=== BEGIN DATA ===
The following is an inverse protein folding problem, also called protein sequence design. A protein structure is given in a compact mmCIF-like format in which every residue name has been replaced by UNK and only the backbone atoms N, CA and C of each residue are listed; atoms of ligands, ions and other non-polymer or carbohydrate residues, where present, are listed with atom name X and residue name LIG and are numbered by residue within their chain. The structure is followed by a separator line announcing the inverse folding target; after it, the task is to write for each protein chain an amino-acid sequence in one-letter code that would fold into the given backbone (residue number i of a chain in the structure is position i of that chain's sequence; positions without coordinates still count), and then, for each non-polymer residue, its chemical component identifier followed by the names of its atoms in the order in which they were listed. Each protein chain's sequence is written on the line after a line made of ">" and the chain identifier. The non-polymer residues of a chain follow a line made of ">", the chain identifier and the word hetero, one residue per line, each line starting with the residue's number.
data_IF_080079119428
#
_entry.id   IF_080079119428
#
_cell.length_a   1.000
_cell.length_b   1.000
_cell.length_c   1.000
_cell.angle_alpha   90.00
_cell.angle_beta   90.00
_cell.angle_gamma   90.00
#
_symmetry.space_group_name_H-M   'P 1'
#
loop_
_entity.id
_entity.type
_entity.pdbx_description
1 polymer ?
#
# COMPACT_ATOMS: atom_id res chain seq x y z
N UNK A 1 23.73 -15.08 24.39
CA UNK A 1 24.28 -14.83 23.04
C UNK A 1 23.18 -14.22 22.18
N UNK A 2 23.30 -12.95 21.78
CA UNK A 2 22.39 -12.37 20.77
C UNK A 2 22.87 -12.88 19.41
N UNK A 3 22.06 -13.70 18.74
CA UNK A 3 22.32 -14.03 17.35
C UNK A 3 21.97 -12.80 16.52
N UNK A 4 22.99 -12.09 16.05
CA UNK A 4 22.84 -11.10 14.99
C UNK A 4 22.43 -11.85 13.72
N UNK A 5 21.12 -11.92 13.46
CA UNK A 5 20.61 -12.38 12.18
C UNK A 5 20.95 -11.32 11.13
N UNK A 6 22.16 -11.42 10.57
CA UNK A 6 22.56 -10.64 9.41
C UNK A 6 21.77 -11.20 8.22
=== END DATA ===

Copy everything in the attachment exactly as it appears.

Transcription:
The following is an inverse protein folding problem, also called protein sequence design. A protein structure is given in a compact mmCIF-like format in which every residue name has been replaced by UNK and only the backbone atoms N, CA and C of each residue are listed; atoms of ligands, ions and other non-polymer or carbohydrate residues, where present, are listed with atom name X and residue name LIG and are numbered by residue within their chain. The structure is followed by a separator line announcing the inverse folding target; after it, the task is to write for each protein chain an amino-acid sequence in one-letter code that would fold into the given backbone (residue number i of a chain in the structure is position i of that chain's sequence; positions without coordinates still count), and then, for each non-polymer residue, its chemical component identifier followed by the names of its atoms in the order in which they were listed. Each protein chain's sequence is written on the line after a line made of ">" and the chain identifier. The non-polymer residues of a chain follow a line made of ">", the chain identifier and the word hetero, one residue per line, each line starting with the residue's number.
data_IF_080079119428
#
_entry.id   IF_080079119428
#
_cell.length_a   1.000
_cell.length_b   1.000
_cell.length_c   1.000
_cell.angle_alpha   90.00
_cell.angle_beta   90.00
_cell.angle_gamma   90.00
#
_symmetry.space_group_name_H-M   'P 1'
#
loop_
_entity.id
_entity.type
_entity.pdbx_description
1 polymer ?
#
# COMPACT_ATOMS: atom_id res chain seq x y z
N UNK A 1 23.73 -15.08 24.39
CA UNK A 1 24.28 -14.83 23.04
C UNK A 1 23.18 -14.22 22.18
N UNK A 2 23.30 -12.95 21.78
CA UNK A 2 22.39 -12.37 20.77
C UNK A 2 22.87 -12.88 19.41
N UNK A 3 22.06 -13.70 18.74
CA UNK A 3 22.32 -14.03 17.35
C UNK A 3 21.97 -12.80 16.52
N UNK A 4 22.99 -12.09 16.05
CA UNK A 4 22.84 -11.10 14.99
C UNK A 4 22.43 -11.85 13.72
N UNK A 5 21.12 -11.92 13.46
CA UNK A 5 20.61 -12.38 12.18
C UNK A 5 20.95 -11.32 11.13
N UNK A 6 22.16 -11.42 10.57
CA UNK A 6 22.56 -10.64 9.41
C UNK A 6 21.77 -11.20 8.22